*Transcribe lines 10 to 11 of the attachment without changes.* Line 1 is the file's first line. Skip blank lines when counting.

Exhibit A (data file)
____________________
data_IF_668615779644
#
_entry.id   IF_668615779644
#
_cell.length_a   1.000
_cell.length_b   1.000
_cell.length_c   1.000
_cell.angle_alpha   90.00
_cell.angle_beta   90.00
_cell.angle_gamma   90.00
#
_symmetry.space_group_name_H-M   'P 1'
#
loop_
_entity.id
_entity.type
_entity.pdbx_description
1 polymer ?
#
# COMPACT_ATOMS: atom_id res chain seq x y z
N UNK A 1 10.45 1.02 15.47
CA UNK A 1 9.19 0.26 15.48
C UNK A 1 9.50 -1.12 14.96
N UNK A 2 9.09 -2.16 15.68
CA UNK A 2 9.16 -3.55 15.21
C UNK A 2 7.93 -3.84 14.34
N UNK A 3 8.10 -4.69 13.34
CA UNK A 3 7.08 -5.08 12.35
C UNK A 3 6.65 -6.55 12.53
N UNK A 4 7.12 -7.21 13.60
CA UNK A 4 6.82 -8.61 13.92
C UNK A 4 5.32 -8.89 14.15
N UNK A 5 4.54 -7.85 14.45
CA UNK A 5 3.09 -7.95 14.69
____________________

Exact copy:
_cell.angle_gamma   90.00
#